Monthly Archives: March 2013


A clear distinction exists between gentle or mite phytopharmaceuticals on the one hand, and powerful or forte phytopharmaceuticals on the other. Between them lies a wide transitional field, i.e. the many medicinal plants with actions somewhere between ‘gentle’ and ‘powerful’- Liquiritia, Arnica and Khella, to mention just a few. These might also be referred to as ‘intermediate’ phytopharmaceuticals. The situation is the same for phytotherapeutic agents as it is for chemotherapeutic ones. With these we have a similarly wide spectrum from gentle and largely non-toxic drugs such as calcium carbonate, or even aspirin, to the modern cytostatics with their very powerful actions. Here too the majority of drugs are in the middle. Like everywhere else, life swings between two poles. It is wrong, or at least one-sided, to think only of gentle phytopharmaceuticals when speaking of phytopharmaceuticals, and to belittle them, if not in words, then at least in one’s thoughts. It is nevertheless true, with most gentle phytopharmaceuticals, that there is no standardized active principle that solely or largely determines the drug action. The gentle pharmaceuticals in particular demonstrate that with plant remedies one very often has a comprehensive complex of active principles, with individual components interacting with others, so that only the complex as a whole will produce the therapeutic action. One might speak of a bio-pharmaceutical. The diagram overleaf will help to illustrate this.
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Where Did the Term Phytotherapy Originate?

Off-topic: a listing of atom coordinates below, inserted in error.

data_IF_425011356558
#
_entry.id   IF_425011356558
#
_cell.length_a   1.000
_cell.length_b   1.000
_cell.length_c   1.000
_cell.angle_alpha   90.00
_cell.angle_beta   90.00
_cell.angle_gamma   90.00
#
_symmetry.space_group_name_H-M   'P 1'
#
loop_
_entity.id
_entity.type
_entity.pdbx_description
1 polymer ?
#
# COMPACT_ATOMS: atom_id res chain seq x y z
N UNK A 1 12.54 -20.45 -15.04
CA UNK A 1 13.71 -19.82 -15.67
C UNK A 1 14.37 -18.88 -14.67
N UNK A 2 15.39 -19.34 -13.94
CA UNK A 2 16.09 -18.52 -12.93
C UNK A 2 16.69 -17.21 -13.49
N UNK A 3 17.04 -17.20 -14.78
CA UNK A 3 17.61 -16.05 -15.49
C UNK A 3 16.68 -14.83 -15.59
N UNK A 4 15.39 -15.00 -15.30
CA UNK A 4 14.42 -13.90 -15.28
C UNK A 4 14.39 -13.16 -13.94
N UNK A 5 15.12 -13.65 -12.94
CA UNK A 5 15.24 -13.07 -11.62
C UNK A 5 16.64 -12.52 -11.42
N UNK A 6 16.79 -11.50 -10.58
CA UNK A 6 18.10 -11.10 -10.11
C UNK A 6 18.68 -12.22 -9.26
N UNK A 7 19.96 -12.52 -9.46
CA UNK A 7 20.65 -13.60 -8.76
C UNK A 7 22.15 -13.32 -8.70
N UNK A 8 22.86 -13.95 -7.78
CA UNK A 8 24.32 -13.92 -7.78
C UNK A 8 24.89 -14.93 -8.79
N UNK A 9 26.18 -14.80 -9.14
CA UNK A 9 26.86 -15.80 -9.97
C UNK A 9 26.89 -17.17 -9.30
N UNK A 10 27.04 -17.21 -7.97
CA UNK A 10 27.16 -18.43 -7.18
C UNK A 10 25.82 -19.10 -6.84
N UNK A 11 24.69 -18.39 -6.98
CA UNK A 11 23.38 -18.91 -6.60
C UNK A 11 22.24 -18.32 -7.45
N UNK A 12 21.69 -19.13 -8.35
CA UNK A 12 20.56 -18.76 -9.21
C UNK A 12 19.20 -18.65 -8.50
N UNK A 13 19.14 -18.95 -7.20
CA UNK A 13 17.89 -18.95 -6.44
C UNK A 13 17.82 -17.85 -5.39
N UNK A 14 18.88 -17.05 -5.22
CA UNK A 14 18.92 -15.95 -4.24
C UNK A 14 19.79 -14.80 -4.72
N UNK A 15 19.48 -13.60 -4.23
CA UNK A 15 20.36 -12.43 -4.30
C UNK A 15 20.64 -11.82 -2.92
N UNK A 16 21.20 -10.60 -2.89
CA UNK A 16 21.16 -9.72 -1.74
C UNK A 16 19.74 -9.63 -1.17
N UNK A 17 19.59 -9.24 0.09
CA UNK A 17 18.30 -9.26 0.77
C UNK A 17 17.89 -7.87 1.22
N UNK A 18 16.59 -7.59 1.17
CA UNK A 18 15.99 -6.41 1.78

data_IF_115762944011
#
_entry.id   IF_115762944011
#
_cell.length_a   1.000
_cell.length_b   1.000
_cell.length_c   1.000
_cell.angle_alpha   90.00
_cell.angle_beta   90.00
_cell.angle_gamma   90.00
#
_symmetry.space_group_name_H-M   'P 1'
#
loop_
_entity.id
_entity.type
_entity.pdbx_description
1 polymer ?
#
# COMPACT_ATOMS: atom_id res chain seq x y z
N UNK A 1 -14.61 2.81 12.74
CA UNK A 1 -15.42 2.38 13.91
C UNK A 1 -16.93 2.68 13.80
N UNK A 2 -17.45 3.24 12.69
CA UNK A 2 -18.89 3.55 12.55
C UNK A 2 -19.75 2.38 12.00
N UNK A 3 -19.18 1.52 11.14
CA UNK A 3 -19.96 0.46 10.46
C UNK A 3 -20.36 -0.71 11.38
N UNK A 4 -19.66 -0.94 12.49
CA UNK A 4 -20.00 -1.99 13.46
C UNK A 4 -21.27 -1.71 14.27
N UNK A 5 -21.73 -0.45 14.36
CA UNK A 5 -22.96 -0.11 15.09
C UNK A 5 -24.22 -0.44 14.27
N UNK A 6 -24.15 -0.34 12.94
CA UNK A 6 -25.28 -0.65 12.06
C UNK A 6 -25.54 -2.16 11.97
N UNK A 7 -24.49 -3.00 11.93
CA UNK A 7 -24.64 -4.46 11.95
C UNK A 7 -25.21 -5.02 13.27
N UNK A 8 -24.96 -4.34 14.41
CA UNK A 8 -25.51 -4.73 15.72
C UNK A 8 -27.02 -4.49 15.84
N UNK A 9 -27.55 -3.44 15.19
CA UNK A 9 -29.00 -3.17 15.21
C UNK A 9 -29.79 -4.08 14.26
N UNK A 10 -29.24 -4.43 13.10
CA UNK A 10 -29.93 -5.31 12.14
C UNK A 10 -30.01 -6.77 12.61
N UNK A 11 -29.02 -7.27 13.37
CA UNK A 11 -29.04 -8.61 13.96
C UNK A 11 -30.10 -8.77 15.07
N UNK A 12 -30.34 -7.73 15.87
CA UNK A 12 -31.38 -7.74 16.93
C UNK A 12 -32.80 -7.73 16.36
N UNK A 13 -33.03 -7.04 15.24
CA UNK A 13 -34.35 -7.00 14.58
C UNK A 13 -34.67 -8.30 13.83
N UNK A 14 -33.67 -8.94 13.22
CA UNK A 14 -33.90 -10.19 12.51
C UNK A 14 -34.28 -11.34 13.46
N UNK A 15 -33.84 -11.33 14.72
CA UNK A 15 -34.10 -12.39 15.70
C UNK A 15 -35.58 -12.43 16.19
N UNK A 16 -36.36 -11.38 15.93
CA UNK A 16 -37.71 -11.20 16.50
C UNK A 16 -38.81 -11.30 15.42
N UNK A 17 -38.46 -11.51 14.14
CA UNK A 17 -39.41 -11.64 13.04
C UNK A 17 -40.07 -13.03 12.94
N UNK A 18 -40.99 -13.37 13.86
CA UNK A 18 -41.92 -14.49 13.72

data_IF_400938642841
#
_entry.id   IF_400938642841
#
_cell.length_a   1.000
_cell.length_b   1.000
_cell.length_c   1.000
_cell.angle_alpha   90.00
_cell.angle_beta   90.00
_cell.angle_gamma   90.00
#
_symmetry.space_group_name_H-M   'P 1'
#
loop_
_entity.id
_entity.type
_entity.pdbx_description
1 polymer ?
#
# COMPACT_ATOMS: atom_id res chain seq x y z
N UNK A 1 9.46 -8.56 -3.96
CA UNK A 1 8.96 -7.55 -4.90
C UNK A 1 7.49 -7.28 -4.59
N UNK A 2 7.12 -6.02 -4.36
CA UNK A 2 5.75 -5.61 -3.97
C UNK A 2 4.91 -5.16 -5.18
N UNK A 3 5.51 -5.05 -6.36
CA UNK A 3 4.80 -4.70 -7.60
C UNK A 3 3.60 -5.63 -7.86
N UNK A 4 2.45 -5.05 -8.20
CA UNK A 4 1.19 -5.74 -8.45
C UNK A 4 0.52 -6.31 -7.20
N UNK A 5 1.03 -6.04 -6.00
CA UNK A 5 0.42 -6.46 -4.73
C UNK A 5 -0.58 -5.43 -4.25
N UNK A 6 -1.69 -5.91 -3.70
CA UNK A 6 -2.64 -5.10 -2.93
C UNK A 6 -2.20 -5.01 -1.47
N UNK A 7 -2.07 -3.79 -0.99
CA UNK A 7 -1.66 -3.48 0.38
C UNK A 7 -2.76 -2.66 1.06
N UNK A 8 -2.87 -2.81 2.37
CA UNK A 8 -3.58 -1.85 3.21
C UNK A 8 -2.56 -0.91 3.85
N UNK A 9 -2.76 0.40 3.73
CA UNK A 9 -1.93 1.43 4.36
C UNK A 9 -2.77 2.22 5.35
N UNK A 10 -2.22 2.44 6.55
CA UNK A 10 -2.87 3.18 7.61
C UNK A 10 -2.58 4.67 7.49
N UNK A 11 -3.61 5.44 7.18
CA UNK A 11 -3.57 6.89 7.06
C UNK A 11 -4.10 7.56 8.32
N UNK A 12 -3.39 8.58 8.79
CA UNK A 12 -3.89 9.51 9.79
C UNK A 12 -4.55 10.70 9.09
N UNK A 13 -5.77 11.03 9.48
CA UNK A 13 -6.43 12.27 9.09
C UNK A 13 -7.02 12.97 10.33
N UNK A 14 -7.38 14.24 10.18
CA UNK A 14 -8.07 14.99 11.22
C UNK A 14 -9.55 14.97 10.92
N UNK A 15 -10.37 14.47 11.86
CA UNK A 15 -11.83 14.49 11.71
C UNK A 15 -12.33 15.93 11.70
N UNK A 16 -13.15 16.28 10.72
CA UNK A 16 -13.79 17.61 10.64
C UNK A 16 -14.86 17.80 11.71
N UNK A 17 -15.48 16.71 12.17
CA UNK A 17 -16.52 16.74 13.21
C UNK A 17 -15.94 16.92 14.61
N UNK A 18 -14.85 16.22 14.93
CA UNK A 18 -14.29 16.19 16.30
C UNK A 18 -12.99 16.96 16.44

The term was introduced by the French physician Henri Leclerc (1870-1955). He had published numerous essays on the use of medicinal plants, most of them in La Presse Medicale, a leading French medical journal. These essays were outstanding for their style, and superb examples of the art of presenting a subject. He summed up his life-time experience in Pr&s de Phytothkrapie, a concise work that has since become a classic. Leclerc’s life and work were described in lively terms in an obituary which appeared in La Presse Medicale on 14 May 1955. Herbal medicine has come a long way since the days of the ancient ‘herbalism’. The study of the use of medicinal plants is now a scientific subject, a field of medicine in the same way as chemotherapy, hydrotherapy, electrotherapy and others. Knowledge of medicinal plants and their uses has been recorded from antiquity – by Imhotep, the priest-physician of ancient Egypt who devised the Step Pyramid of Sakkara, by Galen, personal physician to the Roman emperor Marcus Aurelius, and later by Paracelsus, the Abbess Hildegard of Bingen, and the authors of the great herbals of medieval times, right to the present day. The rise of chemistry, the development of numerous synthetic chemical drugs, and the possibilities opened up by experimental pharmacology have caused herbal knowledge to be neglected. A new climate was created by methods evolved on the basis of modem physiology, concerned predominantly with effects that were measurable under experimental conditions. In this framework it was difficult to know what to do with the medicinal plants. Chemical compounds could always be exactly analyzed giving results in parts by weight of so and so many milligrams, etc. In phytotherapy this method on the whole applies only to medicinal plants with powerful actions – great difficulties arise in other aspects of the work, particularly with many of the plants with gentle actions.